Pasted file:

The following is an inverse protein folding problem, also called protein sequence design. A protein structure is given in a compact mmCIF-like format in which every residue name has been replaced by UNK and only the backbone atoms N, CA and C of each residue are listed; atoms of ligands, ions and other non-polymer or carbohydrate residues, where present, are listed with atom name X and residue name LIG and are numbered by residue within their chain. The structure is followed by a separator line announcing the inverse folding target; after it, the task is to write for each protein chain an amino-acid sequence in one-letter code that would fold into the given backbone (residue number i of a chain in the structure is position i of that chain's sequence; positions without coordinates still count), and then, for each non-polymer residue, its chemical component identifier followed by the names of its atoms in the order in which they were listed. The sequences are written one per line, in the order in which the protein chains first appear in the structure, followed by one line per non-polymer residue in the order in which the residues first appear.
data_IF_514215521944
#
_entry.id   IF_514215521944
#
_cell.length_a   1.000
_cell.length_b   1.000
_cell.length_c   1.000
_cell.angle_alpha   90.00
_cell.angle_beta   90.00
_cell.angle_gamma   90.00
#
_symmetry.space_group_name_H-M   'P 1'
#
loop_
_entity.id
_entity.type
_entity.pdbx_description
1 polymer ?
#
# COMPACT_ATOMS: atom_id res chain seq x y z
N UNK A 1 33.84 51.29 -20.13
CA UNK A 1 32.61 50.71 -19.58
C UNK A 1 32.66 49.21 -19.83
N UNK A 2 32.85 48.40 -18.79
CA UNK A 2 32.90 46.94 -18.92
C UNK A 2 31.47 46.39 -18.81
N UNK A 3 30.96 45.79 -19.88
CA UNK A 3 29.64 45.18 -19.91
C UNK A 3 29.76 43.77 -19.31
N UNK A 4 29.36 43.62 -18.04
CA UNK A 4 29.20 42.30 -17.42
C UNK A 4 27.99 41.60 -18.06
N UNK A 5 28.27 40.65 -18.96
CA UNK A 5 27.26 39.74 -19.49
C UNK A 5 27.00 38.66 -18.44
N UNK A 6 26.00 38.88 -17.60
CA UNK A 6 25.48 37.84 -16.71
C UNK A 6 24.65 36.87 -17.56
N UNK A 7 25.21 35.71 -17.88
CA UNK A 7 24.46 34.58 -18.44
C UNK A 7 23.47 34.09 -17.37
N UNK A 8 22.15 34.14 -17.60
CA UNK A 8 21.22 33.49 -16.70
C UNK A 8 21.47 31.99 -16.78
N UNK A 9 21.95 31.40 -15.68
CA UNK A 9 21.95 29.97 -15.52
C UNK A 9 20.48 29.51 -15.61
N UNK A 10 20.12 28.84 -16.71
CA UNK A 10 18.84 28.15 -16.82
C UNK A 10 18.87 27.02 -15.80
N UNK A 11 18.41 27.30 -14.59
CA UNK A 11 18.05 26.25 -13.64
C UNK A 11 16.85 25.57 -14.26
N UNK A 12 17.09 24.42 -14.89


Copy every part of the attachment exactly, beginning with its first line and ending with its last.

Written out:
The following is an inverse protein folding problem, also called protein sequence design. A protein structure is given in a compact mmCIF-like format in which every residue name has been replaced by UNK and only the backbone atoms N, CA and C of each residue are listed; atoms of ligands, ions and other non-polymer or carbohydrate residues, where present, are listed with atom name X and residue name LIG and are numbered by residue within their chain. The structure is followed by a separator line announcing the inverse folding target; after it, the task is to write for each protein chain an amino-acid sequence in one-letter code that would fold into the given backbone (residue number i of a chain in the structure is position i of that chain's sequence; positions without coordinates still count), and then, for each non-polymer residue, its chemical component identifier followed by the names of its atoms in the order in which they were listed. The sequences are written one per line, in the order in which the protein chains first appear in the structure, followed by one line per non-polymer residue in the order in which the residues first appear.
data_IF_514215521944
#
_entry.id   IF_514215521944
#
_cell.length_a   1.000
_cell.length_b   1.000
_cell.length_c   1.000
_cell.angle_alpha   90.00
_cell.angle_beta   90.00
_cell.angle_gamma   90.00
#
_symmetry.space_group_name_H-M   'P 1'
#
loop_
_entity.id
_entity.type
_entity.pdbx_description
1 polymer ?
#
# COMPACT_ATOMS: atom_id res chain seq x y z
N UNK A 1 33.84 51.29 -20.13
CA UNK A 1 32.61 50.71 -19.58
C UNK A 1 32.66 49.21 -19.83
N UNK A 2 32.85 48.40 -18.79
CA UNK A 2 32.90 46.94 -18.92
C UNK A 2 31.47 46.39 -18.81
N UNK A 3 30.96 45.79 -19.88
CA UNK A 3 29.64 45.18 -19.91
C UNK A 3 29.76 43.77 -19.31
N UNK A 4 29.36 43.62 -18.04
CA UNK A 4 29.20 42.30 -17.42
C UNK A 4 27.99 41.60 -18.06
N UNK A 5 28.27 40.65 -18.96
CA UNK A 5 27.26 39.74 -19.49
C UNK A 5 27.00 38.66 -18.44
N UNK A 6 26.00 38.88 -17.60
CA UNK A 6 25.48 37.84 -16.71
C UNK A 6 24.65 36.87 -17.56
N UNK A 7 25.21 35.71 -17.88
CA UNK A 7 24.46 34.58 -18.44
C UNK A 7 23.47 34.09 -17.37
N UNK A 8 22.15 34.14 -17.60
CA UNK A 8 21.22 33.49 -16.70
C UNK A 8 21.47 31.99 -16.78
N UNK A 9 21.95 31.40 -15.68
CA UNK A 9 21.95 29.97 -15.52
C UNK A 9 20.48 29.51 -15.61
N UNK A 10 20.12 28.84 -16.71
CA UNK A 10 18.84 28.15 -16.82
C UNK A 10 18.87 27.02 -15.80
N UNK A 11 18.41 27.30 -14.59
CA UNK A 11 18.05 26.25 -13.64
C UNK A 11 16.85 25.57 -14.26
N UNK A 12 17.09 24.42 -14.89